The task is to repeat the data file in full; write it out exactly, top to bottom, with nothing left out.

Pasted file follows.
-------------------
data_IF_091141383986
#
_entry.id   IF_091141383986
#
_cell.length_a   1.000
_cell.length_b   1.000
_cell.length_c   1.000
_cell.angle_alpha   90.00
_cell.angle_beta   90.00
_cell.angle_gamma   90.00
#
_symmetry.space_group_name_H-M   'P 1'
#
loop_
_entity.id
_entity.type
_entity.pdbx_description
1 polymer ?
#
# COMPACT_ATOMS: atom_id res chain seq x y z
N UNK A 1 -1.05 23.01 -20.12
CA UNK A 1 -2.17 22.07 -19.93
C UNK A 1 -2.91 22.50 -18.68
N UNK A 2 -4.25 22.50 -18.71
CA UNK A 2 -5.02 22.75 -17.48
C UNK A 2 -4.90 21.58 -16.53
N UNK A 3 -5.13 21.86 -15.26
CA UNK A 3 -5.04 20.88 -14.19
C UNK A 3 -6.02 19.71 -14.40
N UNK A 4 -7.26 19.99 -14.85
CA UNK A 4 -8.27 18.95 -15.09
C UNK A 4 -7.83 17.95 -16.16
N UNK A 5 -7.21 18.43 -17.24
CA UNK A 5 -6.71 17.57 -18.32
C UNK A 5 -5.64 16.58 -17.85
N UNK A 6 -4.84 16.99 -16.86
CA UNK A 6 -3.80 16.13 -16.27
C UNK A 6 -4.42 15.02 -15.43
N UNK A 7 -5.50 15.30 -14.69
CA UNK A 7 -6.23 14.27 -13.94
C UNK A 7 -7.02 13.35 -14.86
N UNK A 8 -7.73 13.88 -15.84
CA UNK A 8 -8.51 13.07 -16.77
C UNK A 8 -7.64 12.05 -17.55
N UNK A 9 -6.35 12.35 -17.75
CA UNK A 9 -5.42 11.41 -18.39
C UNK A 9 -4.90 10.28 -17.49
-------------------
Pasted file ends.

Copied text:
data_IF_091141383986
#
_entry.id   IF_091141383986
#
_cell.length_a   1.000
_cell.length_b   1.000
_cell.length_c   1.000
_cell.angle_alpha   90.00
_cell.angle_beta   90.00
_cell.angle_gamma   90.00
#
_symmetry.space_group_name_H-M   'P 1'
#
loop_
_entity.id
_entity.type
_entity.pdbx_description
1 polymer ?
#
# COMPACT_ATOMS: atom_id res chain seq x y z
N UNK A 1 -1.05 23.01 -20.12
CA UNK A 1 -2.17 22.07 -19.93
C UNK A 1 -2.91 22.50 -18.68
N UNK A 2 -4.25 22.50 -18.71
CA UNK A 2 -5.02 22.75 -17.48
C UNK A 2 -4.90 21.58 -16.53
N UNK A 3 -5.13 21.86 -15.26
CA UNK A 3 -5.04 20.88 -14.19
C UNK A 3 -6.02 19.71 -14.40
N UNK A 4 -7.26 19.99 -14.85
CA UNK A 4 -8.27 18.95 -15.09
C UNK A 4 -7.83 17.95 -16.16
N UNK A 5 -7.21 18.43 -17.24
CA UNK A 5 -6.71 17.57 -18.32
C UNK A 5 -5.64 16.58 -17.85
N UNK A 6 -4.84 16.99 -16.86
CA UNK A 6 -3.80 16.13 -16.27
C UNK A 6 -4.42 15.02 -15.43
N UNK A 7 -5.50 15.30 -14.69
CA UNK A 7 -6.23 14.27 -13.94
C UNK A 7 -7.02 13.35 -14.86
N UNK A 8 -7.73 13.88 -15.84
CA UNK A 8 -8.51 13.07 -16.77
C UNK A 8 -7.64 12.05 -17.55
N UNK A 9 -6.35 12.35 -17.75
CA UNK A 9 -5.42 11.41 -18.39
C UNK A 9 -4.90 10.28 -17.49